Glenwood asks RFTA to scrap access plan process
Glenwood Springs City Council wants the Roaring Fork Transportation Authority to scrap its plan to control access across the Rio Grande Trail corridor and start over with a new, more inclusive process.
“While the Council acknowledges there are policy needs the draft Access Control Plan attempts to address, (we) question the auspices of what we consider a far-reaching, heavy-handed approach to establishing the draft policy,” reads a letter sent Friday by the city to RFTA CEO Dan Blankenship and the RFTA board of directors.
The letter requests five specific actions for the RFTA board to consider before proceeding any further on the draft plan, including:
• Adopt a “purpose and need” statement, and use that as a “driving force” for the access control policy.
• Adopt a broader public process, similar to the Colorado Department of Transportation’s highway access control plans, “to evaluate all possible solutions to satisfy the purpose and need.”
• Allow RFTA member jurisdictions to adopt the access control plan via formal intergovernmental agreements.
• Obtain a second outside legal opinion regarding the rail-banked status of the corridor that is used to prevent the rails-to-trails corridor from being severed, or otherwise “release the legal opinion you do have that justifies the heavy-handed, economically oppressive nature of the existing draft proposal.”
And, more to that point:
• If the intent is to someday restore freight service along what’s now an inactive rail corridor that’s used for a recreational trail, “present to the public a purpose, plan and timeline” for doing so, “and, ask the public if it wants freight service to be restored.”
The letter was agreed to unanimously by City Council at its Thursday night meeting.
Blankenship said the RFTA board will likely discuss the city’s suggestions when it meets March 12 in Carbondale.
“I definitely think it is something the board will consider, and try to determine to what extent it will be possible to fulfill these requests,” Blankenship said.
“There is a lot contained in there,” he said of the letter. “What is important in the coming days, weeks and months will be to sit down, roll up our sleeves, look at all the legal and regulatory commitments that RFTA is subject to, and see how we can move forward from there.
“Ultimately, we have to come up with an Access Control Plan that works for the greatest number of people, and assures that we will be able to preserve and protect the corridor,” Blankenship said.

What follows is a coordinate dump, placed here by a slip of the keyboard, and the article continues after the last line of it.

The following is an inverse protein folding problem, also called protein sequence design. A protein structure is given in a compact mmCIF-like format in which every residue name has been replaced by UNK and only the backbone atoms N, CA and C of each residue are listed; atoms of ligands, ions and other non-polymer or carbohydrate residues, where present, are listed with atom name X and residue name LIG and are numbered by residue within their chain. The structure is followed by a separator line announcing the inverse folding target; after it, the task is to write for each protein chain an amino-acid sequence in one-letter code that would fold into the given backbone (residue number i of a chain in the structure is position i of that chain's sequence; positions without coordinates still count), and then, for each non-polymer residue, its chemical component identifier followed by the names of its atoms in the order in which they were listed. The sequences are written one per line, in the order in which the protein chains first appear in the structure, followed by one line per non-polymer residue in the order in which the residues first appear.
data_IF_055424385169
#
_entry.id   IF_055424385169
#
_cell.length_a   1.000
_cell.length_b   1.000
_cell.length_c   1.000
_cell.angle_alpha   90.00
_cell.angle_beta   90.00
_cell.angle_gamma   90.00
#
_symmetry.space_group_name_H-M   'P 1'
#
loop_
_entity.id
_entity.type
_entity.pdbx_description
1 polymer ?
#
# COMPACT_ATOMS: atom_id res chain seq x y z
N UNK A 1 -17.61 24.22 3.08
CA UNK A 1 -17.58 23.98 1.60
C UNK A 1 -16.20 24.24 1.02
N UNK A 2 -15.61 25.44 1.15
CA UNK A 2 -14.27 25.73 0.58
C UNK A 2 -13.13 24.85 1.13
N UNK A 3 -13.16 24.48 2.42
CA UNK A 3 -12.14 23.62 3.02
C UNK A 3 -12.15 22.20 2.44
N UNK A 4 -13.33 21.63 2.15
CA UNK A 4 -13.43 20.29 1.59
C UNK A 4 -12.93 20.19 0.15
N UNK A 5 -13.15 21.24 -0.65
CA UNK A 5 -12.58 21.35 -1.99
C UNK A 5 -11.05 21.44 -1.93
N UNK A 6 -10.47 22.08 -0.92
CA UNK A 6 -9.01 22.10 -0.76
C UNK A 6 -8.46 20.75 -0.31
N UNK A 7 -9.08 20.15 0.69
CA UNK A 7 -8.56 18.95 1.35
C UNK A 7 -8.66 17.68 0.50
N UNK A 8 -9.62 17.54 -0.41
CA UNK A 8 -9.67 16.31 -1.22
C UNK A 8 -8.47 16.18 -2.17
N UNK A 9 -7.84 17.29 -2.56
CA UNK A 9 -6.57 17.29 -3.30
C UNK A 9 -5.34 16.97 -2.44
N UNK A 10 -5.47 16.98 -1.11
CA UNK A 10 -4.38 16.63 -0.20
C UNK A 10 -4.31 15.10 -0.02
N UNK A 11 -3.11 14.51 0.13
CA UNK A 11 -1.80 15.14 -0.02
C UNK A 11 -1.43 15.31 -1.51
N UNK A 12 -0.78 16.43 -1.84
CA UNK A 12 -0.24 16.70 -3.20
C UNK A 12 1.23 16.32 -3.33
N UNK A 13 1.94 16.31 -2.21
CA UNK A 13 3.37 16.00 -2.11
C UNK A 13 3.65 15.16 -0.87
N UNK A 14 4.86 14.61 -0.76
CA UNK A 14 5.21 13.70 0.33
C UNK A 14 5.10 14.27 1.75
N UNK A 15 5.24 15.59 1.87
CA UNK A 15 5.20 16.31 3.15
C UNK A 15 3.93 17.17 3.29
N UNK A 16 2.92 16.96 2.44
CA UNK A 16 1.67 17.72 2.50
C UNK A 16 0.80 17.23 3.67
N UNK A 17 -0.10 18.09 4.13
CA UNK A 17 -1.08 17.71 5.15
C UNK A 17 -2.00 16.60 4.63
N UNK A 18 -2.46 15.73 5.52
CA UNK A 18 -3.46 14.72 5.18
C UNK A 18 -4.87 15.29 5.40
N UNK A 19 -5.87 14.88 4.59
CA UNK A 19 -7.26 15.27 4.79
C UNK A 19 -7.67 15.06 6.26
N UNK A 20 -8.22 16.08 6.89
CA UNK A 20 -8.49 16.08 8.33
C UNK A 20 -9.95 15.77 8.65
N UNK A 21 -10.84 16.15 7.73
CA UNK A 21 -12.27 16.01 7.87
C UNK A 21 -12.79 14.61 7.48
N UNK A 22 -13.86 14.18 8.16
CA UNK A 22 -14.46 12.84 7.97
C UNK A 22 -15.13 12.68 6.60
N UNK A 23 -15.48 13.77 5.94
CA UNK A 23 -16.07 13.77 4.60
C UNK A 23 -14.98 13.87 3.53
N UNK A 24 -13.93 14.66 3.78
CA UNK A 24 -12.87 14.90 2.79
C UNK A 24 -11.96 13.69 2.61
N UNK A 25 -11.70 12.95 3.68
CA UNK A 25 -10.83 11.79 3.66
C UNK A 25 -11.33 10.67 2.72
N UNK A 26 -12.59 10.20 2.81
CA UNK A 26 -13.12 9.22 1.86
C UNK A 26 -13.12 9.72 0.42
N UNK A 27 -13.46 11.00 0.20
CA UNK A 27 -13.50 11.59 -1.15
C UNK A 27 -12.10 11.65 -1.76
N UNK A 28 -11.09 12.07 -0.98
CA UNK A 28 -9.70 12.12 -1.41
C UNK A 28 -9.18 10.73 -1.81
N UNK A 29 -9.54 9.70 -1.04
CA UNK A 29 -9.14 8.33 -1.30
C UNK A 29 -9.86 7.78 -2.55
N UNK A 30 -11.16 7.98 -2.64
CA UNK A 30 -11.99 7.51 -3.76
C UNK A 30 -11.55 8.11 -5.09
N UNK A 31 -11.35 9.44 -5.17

The city’s letter comes on the heels of a roundtable meeting Wednesday among Glenwood, Garfield County, Carbondale and New Castle officials.
At that meeting, downvalley elected officials questioned what they believe to be serious restrictions contained in the access plan on adjacent public and private land uses, and the use of rail banking as a means to preserve the rail corridor.
Glenwood Councilman Mike Gamba, who has been among the most critical of the access plan, also would like RFTA to do a complete inventory of the portion of the corridor that involves federal land grants made in the late 1800s.
A recent survey done by RFTA found several instances where the rail corridor that was acquired by Roaring Fork Valley governments in the late 1990s crosses into private property in south Glenwood and elsewhere along the 34 miles of the corridor that is now owned and managed by RFTA.
By doing so, Gamba said RFTA can begin working with those land owners to clean up the titles to their property.
Mayor Leo McKinney suggested the second legal opinion regarding rail banking as a means to keep the rail/trail corridor intact.
“If preserving the corridor for freight rail is truly the reason, then RFTA should come up with a time line, then put that question to the people, ‘do you want freight rail to come back to the valley,’” McKinney said.
RFTA has been operating under the legal opinion of rail attorney Charles Montange that rail banking is necessary to maintain the corridor and prevent portions of it from reverting to adjacent landowners through abandonment claims.
“To maintain (the corridor) does require that certain obligations be met,” said Montange, who attended the Wednesday roundtable meeting. That includes adoption and regular updates to RFTA’s access control plan, he said.
Glenwood’s City Council also approved its formal comments on the Access Control Plan Thursday. Those comments were based on the opinion of special legal counsel Eric Hocky, a Pennsylvania-based attorney who specializes in transportation law.
“In the view of the city, the (access plan) seeks to impose standards that are overly restrictive, beyond what is necessary to preserve the corridor for the possible reactivation of future freight rail use …,” Hocky wrote on behalf of the city.
The proposed access plan is also “inconsistent with RFTA’s purpose to promote stewardship of the corridor ‘in cooperation with local governments,’” he argues.
RFTA has extended the public comment period for the Access Control Plan until May 9.
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Glenwood Springs’ officials continue to ask residents and visitors to use caution particularly around river access points within the city’s numerous parks.